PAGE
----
I’m kind of not sure what to make of that.  Being happy is a good thing, right?  And, if a company’s marketing practices help the consumer at the same time as helping the company, isn’t that simply a positive and healthy business model?  On the other hand, I know perfectly well that my happiness is only coincidental, and that if there were more money to be made another way, the holiday season would instead spend all its efforts convincing me that I’m a werewolf, and then sell me flea collars.  But, I’m not a werewolf, and I am happy (well, happier), and I did feel kind of festive and warm-hearted when I looked at those overpriced hand-painted snowmen.  I didn’t mind at all that it was two months before Christmas, and I only felt a pang of annoyance when I realised that I didn’t mind, and felt gullible about it.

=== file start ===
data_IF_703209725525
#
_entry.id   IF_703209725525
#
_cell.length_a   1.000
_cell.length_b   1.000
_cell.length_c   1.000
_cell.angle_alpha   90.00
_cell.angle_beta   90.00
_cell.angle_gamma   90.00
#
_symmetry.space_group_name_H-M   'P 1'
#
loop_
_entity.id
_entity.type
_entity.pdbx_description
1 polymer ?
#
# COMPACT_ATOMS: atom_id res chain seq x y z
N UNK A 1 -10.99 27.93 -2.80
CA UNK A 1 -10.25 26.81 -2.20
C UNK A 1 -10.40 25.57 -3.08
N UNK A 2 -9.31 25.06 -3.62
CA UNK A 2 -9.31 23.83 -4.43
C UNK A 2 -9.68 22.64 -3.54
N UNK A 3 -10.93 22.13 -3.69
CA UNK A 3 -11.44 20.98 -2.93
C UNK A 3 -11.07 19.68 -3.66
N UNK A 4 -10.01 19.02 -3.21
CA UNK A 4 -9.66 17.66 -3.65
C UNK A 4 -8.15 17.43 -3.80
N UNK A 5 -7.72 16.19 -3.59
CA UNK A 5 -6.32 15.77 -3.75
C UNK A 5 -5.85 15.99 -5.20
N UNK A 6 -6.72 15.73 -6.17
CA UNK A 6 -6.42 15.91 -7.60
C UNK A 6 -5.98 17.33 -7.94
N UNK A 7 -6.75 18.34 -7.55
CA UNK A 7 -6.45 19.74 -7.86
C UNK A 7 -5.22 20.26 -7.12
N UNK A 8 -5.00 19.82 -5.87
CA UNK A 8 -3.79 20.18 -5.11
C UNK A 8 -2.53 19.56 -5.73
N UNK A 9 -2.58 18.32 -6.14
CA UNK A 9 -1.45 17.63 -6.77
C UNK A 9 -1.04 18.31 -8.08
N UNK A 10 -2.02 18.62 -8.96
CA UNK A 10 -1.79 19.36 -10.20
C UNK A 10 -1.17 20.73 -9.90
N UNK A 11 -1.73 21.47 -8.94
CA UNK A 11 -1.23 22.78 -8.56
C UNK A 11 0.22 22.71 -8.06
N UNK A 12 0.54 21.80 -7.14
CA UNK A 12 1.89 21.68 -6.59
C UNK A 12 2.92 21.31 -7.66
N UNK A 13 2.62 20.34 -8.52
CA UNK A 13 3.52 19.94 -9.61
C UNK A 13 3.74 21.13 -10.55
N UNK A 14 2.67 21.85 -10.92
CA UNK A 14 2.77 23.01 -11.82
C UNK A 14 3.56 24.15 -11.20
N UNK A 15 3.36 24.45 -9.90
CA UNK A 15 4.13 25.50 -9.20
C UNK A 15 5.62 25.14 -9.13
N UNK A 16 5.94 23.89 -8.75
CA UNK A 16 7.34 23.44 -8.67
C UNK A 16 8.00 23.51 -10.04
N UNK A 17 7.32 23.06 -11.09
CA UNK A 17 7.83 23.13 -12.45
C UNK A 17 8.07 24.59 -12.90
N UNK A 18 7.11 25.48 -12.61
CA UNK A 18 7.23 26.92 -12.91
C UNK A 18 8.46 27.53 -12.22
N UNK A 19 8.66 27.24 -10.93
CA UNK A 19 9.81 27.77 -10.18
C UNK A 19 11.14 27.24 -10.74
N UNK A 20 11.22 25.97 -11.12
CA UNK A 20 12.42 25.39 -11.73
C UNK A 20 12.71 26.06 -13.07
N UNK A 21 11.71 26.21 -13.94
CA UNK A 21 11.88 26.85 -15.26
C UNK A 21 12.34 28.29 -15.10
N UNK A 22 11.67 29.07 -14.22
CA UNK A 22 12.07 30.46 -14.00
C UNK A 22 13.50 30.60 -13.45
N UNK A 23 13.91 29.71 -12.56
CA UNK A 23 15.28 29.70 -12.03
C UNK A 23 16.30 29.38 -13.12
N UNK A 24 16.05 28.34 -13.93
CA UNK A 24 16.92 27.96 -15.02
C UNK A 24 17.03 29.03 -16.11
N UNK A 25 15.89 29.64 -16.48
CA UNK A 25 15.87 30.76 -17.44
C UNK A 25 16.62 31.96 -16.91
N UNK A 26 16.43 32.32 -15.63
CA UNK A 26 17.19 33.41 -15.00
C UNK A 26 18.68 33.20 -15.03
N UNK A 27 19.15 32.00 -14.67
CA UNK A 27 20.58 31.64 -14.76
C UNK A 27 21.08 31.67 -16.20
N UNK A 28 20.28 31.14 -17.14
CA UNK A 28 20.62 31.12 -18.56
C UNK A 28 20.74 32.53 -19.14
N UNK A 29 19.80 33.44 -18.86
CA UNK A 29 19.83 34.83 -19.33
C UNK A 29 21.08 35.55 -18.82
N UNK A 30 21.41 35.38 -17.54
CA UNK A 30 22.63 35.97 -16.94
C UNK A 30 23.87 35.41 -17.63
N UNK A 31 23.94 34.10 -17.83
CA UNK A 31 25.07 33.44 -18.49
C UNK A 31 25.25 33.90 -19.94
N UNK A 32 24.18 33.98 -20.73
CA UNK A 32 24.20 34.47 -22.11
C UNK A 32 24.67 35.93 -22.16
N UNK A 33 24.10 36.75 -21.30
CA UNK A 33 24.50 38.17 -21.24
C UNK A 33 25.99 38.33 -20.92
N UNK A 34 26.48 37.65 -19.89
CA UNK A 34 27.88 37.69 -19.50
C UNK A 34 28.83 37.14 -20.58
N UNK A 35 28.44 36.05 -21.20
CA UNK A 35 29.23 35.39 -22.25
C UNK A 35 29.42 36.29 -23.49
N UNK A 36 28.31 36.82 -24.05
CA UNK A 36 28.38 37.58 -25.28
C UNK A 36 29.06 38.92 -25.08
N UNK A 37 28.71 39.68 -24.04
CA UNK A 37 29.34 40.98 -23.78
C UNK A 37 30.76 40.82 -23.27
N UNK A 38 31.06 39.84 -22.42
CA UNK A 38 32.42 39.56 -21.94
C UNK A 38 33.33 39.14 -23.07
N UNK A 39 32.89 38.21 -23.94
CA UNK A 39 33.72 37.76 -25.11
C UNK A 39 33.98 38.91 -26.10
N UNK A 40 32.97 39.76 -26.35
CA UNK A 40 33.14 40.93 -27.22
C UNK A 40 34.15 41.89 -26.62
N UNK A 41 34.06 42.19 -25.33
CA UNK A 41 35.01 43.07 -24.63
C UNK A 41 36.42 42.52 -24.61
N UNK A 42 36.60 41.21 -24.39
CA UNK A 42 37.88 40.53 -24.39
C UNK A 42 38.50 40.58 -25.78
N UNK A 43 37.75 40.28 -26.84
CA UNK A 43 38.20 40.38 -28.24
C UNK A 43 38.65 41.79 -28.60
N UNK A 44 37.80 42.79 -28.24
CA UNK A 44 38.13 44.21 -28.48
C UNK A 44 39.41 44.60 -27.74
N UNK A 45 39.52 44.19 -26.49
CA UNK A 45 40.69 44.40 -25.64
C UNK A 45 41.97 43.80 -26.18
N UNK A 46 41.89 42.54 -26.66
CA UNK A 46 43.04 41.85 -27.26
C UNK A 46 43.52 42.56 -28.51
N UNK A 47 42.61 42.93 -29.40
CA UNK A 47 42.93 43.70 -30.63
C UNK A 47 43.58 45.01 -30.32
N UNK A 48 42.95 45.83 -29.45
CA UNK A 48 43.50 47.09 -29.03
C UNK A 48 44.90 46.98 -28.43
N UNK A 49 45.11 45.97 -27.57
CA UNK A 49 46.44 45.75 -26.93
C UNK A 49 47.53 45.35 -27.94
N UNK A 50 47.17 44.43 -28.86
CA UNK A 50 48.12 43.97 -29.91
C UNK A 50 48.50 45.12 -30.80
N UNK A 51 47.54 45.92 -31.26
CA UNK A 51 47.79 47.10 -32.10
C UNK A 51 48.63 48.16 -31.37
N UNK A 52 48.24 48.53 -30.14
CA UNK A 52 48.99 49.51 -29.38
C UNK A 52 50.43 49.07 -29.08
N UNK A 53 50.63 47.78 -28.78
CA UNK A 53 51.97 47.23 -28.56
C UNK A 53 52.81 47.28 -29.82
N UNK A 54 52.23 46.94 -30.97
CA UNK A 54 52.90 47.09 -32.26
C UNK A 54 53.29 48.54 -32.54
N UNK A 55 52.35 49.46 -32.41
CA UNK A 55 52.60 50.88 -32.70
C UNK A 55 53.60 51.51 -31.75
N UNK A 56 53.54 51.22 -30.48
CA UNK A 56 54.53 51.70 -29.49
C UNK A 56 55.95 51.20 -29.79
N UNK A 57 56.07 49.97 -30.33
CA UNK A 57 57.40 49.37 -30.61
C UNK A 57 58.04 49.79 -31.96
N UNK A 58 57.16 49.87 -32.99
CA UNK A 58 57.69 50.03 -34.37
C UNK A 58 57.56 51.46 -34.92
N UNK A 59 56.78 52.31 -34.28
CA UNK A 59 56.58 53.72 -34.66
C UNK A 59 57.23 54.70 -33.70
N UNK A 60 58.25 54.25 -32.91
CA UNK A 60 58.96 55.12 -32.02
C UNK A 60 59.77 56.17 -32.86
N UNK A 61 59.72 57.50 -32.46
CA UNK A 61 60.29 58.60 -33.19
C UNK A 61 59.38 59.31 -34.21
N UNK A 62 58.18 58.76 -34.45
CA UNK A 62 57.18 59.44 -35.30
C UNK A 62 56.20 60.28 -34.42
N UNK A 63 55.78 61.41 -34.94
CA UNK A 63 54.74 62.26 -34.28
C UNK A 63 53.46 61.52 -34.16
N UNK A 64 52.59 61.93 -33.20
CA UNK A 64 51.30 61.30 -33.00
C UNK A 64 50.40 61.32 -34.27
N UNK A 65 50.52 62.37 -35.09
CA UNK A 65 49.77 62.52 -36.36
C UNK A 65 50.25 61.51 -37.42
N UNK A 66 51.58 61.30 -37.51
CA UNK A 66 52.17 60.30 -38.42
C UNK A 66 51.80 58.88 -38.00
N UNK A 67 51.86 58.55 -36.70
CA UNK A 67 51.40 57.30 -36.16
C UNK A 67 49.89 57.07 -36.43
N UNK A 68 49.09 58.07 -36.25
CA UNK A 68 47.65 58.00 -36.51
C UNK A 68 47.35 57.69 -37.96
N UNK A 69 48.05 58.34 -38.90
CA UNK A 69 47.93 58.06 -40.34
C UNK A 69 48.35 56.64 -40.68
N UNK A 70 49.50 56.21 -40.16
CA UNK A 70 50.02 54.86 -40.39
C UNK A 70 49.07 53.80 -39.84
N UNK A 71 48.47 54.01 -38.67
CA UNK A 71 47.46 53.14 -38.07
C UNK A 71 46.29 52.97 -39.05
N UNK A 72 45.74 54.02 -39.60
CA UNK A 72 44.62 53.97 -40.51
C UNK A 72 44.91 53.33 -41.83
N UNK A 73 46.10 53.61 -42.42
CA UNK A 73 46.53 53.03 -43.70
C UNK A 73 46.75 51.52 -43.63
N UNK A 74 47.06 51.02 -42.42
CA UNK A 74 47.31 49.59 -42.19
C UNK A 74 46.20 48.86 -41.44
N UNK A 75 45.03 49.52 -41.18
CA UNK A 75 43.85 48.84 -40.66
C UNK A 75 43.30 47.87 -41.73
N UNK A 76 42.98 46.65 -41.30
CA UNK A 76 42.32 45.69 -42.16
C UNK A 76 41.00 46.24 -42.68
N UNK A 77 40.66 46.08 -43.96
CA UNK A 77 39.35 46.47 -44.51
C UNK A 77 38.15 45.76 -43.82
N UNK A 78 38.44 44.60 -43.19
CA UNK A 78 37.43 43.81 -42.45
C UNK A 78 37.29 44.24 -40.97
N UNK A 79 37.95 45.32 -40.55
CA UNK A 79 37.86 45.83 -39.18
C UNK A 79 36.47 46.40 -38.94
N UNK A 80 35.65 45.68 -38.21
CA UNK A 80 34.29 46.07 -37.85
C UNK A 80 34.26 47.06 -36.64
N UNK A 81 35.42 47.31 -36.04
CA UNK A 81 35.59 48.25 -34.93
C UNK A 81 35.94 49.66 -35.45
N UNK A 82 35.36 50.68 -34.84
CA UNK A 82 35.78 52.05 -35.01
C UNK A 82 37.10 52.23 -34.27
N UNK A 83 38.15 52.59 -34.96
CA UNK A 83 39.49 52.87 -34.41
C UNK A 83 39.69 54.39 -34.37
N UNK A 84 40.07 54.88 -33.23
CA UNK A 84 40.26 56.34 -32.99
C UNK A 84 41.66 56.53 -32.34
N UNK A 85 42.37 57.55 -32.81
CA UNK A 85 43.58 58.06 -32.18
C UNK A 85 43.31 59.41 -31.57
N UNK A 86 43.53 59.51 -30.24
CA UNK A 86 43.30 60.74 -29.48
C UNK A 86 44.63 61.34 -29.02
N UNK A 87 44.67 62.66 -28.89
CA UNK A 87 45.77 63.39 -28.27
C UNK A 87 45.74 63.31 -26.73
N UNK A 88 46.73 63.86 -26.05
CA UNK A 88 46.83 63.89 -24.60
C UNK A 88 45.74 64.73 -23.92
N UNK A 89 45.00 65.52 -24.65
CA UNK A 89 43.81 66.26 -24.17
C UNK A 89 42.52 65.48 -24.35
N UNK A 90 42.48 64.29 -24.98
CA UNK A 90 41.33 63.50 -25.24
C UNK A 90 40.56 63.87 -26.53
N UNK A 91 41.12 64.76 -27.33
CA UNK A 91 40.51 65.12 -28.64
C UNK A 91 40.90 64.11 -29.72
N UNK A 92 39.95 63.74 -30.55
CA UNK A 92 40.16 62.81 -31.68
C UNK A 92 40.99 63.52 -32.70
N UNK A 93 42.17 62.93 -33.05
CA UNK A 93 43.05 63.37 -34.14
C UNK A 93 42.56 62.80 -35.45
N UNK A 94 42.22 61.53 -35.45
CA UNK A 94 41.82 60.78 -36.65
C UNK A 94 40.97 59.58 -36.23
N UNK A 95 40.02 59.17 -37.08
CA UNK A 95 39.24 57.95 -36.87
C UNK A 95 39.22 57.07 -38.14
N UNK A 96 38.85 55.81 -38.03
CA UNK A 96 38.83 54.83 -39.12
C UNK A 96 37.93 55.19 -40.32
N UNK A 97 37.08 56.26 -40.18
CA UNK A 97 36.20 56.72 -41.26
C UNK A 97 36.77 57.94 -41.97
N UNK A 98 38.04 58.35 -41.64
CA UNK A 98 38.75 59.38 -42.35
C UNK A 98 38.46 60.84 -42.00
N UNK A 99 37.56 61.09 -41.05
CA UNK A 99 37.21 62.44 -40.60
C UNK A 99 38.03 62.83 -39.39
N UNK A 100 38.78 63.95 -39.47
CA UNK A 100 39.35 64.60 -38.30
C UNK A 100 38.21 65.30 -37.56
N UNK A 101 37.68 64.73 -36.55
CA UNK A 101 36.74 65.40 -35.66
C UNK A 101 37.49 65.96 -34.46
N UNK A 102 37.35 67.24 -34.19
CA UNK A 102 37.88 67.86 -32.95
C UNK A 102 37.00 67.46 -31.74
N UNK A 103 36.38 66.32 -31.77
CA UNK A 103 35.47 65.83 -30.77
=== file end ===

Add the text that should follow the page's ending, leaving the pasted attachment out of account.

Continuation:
So, I’m uncertain.  Am I supposed to resist, because I know perfectly well that I’m being manipulated?  Or, am I supposed to indulge, because it’s rare that marketing works in my favour, and I should take advantage of it while I can?  My choice today was easy, because even three weeks into December I’d have absolutely no desire for a Rudolph-the-red-nosed-reindeer with a candle in the middle of his face.  Sooner or later, though, I’ll see an element of inappropriate holiday marketing that will appeal to me, and I won’t know how to feel.

How should I feel?  It’s hard to know when the media hype doesn’t do a good job of telling me what to think.